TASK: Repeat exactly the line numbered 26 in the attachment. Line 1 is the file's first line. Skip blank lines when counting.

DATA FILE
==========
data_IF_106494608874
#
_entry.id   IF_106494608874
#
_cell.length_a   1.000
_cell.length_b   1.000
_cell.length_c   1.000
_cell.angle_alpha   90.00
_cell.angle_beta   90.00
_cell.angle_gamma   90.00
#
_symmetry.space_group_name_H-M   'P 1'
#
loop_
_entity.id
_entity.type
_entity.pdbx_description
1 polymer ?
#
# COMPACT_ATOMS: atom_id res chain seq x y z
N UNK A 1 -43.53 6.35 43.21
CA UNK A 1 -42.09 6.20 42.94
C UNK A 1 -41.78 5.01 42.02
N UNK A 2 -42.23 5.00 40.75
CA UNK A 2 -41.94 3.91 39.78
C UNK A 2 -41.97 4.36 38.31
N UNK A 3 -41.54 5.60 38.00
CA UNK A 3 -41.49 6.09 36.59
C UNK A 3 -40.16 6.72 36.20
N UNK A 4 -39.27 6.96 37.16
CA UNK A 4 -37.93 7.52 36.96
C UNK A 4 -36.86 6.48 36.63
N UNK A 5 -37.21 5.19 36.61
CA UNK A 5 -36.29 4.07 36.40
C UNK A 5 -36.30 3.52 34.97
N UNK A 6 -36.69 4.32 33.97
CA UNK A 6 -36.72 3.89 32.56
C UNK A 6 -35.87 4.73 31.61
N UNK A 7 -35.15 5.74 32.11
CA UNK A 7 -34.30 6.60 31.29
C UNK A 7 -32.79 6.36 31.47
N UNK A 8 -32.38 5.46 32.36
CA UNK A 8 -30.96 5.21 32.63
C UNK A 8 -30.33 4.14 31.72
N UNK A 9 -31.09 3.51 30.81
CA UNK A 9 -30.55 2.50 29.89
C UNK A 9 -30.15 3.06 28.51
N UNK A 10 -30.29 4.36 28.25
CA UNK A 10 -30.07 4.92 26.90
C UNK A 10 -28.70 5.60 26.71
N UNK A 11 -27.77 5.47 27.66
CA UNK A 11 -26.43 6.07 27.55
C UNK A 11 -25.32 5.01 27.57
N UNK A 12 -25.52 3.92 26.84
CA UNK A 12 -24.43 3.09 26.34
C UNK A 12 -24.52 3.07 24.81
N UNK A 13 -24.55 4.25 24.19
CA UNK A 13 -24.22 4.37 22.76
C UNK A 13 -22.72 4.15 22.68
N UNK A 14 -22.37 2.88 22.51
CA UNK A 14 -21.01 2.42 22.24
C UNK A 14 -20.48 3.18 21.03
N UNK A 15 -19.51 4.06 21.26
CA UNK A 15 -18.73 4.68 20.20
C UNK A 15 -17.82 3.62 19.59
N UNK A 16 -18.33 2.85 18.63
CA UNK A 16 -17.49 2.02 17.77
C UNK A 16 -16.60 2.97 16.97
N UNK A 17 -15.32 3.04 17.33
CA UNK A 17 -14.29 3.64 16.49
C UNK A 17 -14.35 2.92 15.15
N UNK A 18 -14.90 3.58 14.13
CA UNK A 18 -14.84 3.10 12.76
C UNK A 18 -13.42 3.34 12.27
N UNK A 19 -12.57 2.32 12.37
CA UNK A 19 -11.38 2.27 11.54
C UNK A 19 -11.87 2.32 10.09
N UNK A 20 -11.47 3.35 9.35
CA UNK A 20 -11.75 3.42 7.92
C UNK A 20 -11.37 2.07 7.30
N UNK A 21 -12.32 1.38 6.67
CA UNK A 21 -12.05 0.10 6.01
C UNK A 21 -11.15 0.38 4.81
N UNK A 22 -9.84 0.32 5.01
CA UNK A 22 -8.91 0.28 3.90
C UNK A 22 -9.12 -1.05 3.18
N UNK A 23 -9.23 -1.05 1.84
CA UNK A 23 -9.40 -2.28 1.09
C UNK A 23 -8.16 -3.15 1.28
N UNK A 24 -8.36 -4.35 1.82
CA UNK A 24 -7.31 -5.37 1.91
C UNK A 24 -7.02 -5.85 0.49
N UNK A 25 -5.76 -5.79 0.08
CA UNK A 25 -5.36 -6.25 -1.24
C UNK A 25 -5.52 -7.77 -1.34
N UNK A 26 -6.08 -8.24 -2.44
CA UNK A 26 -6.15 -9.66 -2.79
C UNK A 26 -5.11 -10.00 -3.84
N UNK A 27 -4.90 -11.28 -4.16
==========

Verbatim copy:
C UNK A 2 -41.97 4.36 38.31